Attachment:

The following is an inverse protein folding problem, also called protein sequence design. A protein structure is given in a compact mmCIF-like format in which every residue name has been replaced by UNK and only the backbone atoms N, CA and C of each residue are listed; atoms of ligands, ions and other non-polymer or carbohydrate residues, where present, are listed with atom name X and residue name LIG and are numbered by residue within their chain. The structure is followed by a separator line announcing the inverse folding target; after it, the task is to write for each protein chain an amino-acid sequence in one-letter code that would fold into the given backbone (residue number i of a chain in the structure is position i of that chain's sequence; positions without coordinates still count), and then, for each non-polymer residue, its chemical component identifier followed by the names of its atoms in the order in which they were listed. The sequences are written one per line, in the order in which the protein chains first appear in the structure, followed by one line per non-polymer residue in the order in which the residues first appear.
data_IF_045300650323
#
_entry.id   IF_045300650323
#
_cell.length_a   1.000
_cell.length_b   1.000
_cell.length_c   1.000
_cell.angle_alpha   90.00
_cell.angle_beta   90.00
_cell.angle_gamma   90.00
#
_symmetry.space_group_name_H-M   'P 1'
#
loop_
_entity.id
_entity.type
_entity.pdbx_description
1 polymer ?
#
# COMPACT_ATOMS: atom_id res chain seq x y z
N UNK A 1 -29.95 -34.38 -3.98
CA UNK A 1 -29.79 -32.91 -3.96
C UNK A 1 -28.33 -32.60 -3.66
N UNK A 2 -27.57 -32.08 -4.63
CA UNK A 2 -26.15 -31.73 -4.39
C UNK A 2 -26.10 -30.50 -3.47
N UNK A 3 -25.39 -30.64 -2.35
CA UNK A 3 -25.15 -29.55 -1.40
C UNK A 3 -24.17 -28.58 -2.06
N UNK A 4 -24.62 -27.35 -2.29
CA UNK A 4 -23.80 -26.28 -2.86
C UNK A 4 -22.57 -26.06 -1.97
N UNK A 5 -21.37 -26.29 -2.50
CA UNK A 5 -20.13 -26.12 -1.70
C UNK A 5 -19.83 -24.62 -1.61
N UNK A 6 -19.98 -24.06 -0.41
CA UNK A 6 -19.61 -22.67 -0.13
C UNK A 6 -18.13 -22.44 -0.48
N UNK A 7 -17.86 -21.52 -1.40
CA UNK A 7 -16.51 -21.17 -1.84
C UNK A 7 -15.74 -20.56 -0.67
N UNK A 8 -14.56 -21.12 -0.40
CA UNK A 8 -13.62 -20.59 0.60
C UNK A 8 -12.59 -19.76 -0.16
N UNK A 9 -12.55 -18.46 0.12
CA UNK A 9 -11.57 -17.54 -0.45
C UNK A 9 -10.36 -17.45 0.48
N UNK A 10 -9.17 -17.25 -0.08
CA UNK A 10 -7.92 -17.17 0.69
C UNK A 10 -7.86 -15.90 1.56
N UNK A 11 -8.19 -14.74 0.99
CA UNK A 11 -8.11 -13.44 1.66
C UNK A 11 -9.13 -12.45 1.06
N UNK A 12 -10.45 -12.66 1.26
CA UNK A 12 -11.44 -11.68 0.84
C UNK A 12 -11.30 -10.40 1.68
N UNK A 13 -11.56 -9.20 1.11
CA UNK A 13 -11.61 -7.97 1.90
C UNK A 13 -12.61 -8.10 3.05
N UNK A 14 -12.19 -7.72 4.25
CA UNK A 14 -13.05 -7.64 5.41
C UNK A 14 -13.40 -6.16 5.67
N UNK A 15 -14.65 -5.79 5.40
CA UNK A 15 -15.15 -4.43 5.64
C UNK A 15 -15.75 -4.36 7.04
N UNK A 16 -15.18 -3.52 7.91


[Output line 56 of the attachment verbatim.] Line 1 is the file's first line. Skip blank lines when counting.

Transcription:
CA UNK A 12 -11.44 -11.68 0.84